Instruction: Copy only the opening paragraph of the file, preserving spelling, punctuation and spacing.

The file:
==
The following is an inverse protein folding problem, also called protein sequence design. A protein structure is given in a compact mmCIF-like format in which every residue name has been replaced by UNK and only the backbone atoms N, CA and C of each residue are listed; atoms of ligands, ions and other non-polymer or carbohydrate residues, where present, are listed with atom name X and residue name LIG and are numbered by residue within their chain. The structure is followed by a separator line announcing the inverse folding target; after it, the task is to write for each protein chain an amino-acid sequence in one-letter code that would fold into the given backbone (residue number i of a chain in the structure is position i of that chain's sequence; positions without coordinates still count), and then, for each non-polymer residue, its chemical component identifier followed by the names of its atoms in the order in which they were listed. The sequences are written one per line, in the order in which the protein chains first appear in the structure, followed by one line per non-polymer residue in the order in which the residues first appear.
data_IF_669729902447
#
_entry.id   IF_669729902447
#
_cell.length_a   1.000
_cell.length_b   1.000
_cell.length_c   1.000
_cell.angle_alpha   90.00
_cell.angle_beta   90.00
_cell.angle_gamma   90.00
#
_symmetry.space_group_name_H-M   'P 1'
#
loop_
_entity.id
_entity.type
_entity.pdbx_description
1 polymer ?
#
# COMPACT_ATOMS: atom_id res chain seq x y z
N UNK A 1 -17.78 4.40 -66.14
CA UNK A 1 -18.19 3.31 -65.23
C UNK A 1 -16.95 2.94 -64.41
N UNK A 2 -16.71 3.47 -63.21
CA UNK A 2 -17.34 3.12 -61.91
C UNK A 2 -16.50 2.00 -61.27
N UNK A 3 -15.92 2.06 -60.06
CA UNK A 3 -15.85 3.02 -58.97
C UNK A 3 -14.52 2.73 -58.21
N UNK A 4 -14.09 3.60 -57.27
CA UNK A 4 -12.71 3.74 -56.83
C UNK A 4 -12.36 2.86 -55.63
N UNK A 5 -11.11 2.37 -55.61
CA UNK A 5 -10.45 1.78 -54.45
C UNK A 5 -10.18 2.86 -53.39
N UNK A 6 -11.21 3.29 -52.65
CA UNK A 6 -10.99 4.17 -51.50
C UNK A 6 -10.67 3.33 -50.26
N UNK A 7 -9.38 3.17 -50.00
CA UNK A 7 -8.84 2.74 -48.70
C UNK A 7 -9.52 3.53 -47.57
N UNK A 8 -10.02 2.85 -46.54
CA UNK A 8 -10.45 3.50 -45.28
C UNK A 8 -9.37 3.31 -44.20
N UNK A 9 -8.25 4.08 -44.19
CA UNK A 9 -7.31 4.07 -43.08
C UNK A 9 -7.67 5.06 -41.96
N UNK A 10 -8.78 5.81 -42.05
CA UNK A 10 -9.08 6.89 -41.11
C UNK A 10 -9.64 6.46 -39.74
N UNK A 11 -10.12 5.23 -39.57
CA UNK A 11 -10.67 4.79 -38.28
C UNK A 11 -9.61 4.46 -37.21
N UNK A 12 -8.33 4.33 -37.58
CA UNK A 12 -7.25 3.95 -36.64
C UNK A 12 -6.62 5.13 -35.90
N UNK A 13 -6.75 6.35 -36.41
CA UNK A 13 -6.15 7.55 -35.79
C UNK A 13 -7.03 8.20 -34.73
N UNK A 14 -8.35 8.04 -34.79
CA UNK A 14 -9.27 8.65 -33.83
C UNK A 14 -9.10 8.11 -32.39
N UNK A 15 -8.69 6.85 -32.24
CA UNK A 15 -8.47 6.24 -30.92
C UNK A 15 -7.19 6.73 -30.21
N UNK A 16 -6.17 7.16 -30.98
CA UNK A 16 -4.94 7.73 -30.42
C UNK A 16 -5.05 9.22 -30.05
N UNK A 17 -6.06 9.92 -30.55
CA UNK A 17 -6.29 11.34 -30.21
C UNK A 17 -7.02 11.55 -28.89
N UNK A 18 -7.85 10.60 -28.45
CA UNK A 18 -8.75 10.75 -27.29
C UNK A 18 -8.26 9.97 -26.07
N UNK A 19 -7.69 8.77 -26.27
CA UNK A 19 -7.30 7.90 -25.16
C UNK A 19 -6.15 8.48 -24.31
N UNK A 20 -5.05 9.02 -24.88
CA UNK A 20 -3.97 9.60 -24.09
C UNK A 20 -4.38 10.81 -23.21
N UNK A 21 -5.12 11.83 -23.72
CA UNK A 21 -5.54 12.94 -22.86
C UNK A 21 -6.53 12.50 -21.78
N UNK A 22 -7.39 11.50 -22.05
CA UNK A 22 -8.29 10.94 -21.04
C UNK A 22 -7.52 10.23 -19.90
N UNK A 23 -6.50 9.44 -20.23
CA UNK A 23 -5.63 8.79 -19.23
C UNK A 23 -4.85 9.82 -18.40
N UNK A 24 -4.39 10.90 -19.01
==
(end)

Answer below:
The following is an inverse protein folding problem, also called protein sequence design. A protein structure is given in a compact mmCIF-like format in which every residue name has been replaced by UNK and only the backbone atoms N, CA and C of each residue are listed; atoms of ligands, ions and other non-polymer or carbohydrate residues, where present, are listed with atom name X and residue name LIG and are numbered by residue within their chain. The structure is followed by a separator line announcing the inverse folding target; after it, the task is to write for each protein chain an amino-acid sequence in one-letter code that would fold into the given backbone (residue number i of a chain in the structure is position i of that chain's sequence; positions without coordinates still count), and then, for each non-polymer residue, its chemical component identifier followed by the names of its atoms in the order in which they were listed. The sequences are written one per line, in the order in which the protein chains first appear in the structure, followed by one line per non-polymer residue in the order in which the residues first appear.